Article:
Continuing efforts to devise a satisfactory procedure for equalizing leg length in children who have been afflicted with poliomyelitis, trauma, or a congenital anomaly emphasize the inadequacy of most of the procedures available. Attempts have been made to stimulate bone growth, to arrest bone growth, to lengthen the affected leg, and to shorten the unaffected leg. Each has carried its own risk; none has guaranteed a perfect yield.
In 1950 Janes and Jennings1 of the Mayo Clinic applied a century-old observation to the problem. In experimental studies on dogs, they were able to stimulate growth of an atrophic leg by creating a systemic arteriovenous fistula in the leg. Since that time they have used the iatrogenic fistula to treat approximately 100 children.2 Although it is still too soon for final evaluation, the preliminary results demonstrate the physiologic soundness of the procedure. Nevertheless, it, too, carries more than just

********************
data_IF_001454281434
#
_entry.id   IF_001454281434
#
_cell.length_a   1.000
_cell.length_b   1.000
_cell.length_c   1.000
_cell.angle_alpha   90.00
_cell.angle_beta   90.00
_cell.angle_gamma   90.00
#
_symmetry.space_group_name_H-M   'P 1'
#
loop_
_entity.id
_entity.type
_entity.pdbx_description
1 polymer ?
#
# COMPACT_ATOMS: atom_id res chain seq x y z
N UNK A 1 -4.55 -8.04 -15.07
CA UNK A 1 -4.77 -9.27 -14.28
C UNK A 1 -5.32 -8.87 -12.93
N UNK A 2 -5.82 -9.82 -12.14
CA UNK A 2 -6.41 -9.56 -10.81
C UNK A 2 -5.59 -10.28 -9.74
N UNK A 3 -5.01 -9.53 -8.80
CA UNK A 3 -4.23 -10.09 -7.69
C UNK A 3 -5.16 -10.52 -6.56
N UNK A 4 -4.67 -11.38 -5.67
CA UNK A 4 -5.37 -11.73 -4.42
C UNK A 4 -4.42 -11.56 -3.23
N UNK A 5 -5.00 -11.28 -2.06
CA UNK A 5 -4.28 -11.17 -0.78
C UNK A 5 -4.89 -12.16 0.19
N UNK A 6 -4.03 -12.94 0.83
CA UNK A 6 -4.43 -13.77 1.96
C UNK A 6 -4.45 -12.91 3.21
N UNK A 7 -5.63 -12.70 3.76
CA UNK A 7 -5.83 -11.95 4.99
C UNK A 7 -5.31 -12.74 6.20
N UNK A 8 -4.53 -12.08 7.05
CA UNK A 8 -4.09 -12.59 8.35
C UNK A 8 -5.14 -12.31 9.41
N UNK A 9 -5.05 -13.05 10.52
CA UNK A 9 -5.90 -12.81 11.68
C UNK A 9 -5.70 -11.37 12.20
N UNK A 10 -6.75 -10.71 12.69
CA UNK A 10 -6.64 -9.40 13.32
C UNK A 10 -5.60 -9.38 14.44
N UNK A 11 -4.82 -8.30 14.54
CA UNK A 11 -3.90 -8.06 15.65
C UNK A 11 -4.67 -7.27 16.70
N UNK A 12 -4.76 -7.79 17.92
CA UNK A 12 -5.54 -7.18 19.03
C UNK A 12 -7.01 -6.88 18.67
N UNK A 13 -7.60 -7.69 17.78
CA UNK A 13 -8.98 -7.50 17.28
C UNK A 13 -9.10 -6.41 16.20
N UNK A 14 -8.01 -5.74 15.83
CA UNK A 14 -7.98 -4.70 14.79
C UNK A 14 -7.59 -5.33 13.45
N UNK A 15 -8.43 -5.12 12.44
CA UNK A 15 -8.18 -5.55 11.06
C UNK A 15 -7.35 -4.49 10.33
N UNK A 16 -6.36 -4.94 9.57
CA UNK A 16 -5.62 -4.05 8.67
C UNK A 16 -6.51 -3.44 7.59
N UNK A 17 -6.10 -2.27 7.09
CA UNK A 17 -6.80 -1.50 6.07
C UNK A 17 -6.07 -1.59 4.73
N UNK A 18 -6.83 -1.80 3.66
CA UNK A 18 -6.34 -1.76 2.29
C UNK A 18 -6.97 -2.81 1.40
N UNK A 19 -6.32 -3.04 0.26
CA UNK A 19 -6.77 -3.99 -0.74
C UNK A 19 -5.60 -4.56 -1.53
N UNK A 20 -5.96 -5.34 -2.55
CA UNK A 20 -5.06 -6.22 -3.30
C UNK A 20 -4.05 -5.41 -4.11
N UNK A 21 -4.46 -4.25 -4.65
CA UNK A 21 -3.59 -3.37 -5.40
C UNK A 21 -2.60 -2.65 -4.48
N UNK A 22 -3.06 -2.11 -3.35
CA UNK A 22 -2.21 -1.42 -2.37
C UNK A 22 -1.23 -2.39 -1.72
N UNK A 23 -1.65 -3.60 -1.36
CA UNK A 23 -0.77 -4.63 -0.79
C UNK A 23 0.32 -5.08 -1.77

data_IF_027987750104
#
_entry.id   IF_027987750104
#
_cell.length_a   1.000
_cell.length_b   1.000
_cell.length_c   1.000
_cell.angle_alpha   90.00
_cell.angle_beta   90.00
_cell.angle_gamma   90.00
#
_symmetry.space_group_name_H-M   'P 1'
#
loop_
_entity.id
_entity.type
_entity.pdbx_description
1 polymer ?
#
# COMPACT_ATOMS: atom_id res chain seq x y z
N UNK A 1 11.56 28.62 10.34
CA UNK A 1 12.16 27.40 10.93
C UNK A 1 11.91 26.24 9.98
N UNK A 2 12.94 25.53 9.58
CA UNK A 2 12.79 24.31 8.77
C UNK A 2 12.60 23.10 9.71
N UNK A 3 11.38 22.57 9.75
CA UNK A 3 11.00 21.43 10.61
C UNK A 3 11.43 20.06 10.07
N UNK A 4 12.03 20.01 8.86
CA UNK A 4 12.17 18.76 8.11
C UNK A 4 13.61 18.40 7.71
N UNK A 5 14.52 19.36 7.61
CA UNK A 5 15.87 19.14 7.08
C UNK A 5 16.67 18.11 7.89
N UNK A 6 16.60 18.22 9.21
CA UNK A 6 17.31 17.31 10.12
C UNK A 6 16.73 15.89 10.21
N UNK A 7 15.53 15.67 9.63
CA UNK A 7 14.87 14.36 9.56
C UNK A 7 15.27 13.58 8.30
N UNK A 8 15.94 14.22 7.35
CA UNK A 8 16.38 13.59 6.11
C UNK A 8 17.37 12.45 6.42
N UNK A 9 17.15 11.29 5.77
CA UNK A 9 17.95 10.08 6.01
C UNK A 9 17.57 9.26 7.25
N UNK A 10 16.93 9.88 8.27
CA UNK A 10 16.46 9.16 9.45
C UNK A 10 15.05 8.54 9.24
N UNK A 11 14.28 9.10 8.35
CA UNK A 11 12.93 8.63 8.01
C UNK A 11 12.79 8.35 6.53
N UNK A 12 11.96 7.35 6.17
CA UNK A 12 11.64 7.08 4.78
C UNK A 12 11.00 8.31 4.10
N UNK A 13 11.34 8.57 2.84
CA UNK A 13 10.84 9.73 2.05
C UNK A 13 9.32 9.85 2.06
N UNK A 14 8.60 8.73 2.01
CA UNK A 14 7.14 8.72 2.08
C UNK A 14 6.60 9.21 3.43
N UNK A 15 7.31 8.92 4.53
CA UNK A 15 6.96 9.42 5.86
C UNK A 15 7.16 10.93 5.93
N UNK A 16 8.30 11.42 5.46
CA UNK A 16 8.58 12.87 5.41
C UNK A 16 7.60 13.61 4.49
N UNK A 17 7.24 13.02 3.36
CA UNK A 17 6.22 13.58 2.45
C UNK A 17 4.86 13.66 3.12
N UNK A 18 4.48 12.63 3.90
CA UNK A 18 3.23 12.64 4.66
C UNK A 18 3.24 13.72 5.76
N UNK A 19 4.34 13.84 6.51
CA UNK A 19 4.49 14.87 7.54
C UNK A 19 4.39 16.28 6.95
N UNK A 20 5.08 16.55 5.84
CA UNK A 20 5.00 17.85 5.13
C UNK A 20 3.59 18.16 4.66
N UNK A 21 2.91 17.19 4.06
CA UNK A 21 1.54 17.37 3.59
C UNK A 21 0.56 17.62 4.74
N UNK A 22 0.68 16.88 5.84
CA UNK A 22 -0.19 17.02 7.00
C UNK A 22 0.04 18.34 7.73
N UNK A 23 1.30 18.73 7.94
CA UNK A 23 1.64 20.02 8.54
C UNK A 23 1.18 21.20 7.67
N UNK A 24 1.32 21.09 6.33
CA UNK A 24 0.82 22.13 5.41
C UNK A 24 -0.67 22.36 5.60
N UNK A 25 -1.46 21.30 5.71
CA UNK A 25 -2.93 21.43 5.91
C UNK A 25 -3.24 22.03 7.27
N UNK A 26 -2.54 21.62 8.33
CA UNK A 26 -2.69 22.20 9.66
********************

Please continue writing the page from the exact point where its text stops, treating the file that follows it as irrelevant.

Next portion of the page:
WIE NIET WAAGT, DIE NIET WINT. JAMA. 1963;184(8):652–653. doi:10.1001/jama.1963.03700210086016
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